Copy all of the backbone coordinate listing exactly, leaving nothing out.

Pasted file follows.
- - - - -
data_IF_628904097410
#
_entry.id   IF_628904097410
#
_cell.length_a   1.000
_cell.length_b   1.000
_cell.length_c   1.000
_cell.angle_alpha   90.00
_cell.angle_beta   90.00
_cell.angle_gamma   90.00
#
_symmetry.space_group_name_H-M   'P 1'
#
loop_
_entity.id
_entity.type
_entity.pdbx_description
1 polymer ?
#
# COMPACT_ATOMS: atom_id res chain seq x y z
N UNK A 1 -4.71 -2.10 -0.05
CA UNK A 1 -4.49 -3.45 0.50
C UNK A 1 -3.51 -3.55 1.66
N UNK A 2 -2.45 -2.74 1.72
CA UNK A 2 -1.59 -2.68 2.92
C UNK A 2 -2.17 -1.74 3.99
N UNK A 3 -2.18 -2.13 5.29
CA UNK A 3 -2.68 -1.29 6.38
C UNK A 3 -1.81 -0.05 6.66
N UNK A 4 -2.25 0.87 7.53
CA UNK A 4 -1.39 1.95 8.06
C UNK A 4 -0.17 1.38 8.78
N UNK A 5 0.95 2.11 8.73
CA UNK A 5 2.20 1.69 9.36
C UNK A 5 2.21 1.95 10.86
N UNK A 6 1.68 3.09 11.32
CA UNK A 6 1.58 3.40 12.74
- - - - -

data_IF_628904097410
#
_entry.id   IF_628904097410
#
_cell.length_a   1.000
_cell.length_b   1.000
_cell.length_c   1.000
_cell.angle_alpha   90.00
_cell.angle_beta   90.00
_cell.angle_gamma   90.00
#
_symmetry.space_group_name_H-M   'P 1'
#
loop_
_entity.id
_entity.type
_entity.pdbx_description
1 polymer ?
#
# COMPACT_ATOMS: atom_id res chain seq x y z
N UNK A 1 -4.71 -2.10 -0.05
CA UNK A 1 -4.49 -3.45 0.50
C UNK A 1 -3.51 -3.55 1.66
N UNK A 2 -2.45 -2.74 1.72
CA UNK A 2 -1.59 -2.68 2.92
C UNK A 2 -2.17 -1.74 3.99
N UNK A 3 -2.18 -2.13 5.29
CA UNK A 3 -2.68 -1.29 6.38
C UNK A 3 -1.81 -0.05 6.66
N UNK A 4 -2.25 0.87 7.53
CA UNK A 4 -1.39 1.95 8.06
C UNK A 4 -0.17 1.38 8.78
N UNK A 5 0.95 2.11 8.73
CA UNK A 5 2.20 1.69 9.36
C UNK A 5 2.21 1.95 10.86
N UNK A 6 1.68 3.09 11.32
CA UNK A 6 1.58 3.40 12.74